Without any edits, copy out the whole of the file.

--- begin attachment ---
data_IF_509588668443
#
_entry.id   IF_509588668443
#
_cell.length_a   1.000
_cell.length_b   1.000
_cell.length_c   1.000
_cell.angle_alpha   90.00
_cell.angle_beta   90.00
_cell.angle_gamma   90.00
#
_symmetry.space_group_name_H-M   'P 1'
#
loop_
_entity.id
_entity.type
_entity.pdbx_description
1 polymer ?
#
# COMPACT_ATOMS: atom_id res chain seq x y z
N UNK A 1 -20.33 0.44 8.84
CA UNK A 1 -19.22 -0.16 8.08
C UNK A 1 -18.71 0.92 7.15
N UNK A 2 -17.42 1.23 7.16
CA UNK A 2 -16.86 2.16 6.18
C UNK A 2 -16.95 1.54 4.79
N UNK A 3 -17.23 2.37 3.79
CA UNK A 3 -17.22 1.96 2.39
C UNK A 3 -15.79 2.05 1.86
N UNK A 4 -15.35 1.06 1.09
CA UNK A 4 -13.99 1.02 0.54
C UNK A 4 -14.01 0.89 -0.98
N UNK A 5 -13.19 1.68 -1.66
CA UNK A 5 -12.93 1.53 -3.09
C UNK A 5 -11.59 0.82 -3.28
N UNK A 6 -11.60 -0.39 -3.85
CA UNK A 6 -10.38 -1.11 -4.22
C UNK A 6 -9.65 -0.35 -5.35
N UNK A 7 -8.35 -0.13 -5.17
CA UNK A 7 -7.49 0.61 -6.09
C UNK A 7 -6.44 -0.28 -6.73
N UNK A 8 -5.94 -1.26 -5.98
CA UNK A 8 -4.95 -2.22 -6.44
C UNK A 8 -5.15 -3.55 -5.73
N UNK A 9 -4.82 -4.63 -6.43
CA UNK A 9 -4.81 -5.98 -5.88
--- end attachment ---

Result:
data_IF_509588668443
#
_entry.id   IF_509588668443
#
_cell.length_a   1.000
_cell.length_b   1.000
_cell.length_c   1.000
_cell.angle_alpha   90.00
_cell.angle_beta   90.00
_cell.angle_gamma   90.00
#
_symmetry.space_group_name_H-M   'P 1'
#
loop_
_entity.id
_entity.type
_entity.pdbx_description
1 polymer ?
#
# COMPACT_ATOMS: atom_id res chain seq x y z
N UNK A 1 -20.33 0.44 8.84
CA UNK A 1 -19.22 -0.16 8.08
C UNK A 1 -18.71 0.92 7.15
N UNK A 2 -17.42 1.23 7.16
CA UNK A 2 -16.86 2.16 6.18
C UNK A 2 -16.95 1.54 4.79
N UNK A 3 -17.23 2.37 3.79
CA UNK A 3 -17.22 1.96 2.39
C UNK A 3 -15.79 2.05 1.86
N UNK A 4 -15.35 1.06 1.09
CA UNK A 4 -13.99 1.02 0.54
C UNK A 4 -14.01 0.89 -0.98
N UNK A 5 -13.19 1.68 -1.66
CA UNK A 5 -12.93 1.53 -3.09
C UNK A 5 -11.59 0.82 -3.28
N UNK A 6 -11.60 -0.39 -3.85
CA UNK A 6 -10.38 -1.11 -4.22
C UNK A 6 -9.65 -0.35 -5.35
N UNK A 7 -8.35 -0.13 -5.17
CA UNK A 7 -7.49 0.61 -6.09
C UNK A 7 -6.44 -0.28 -6.73
N UNK A 8 -5.94 -1.26 -5.98
CA UNK A 8 -4.95 -2.22 -6.44
C UNK A 8 -5.15 -3.55 -5.73
N UNK A 9 -4.82 -4.63 -6.43
CA UNK A 9 -4.81 -5.98 -5.88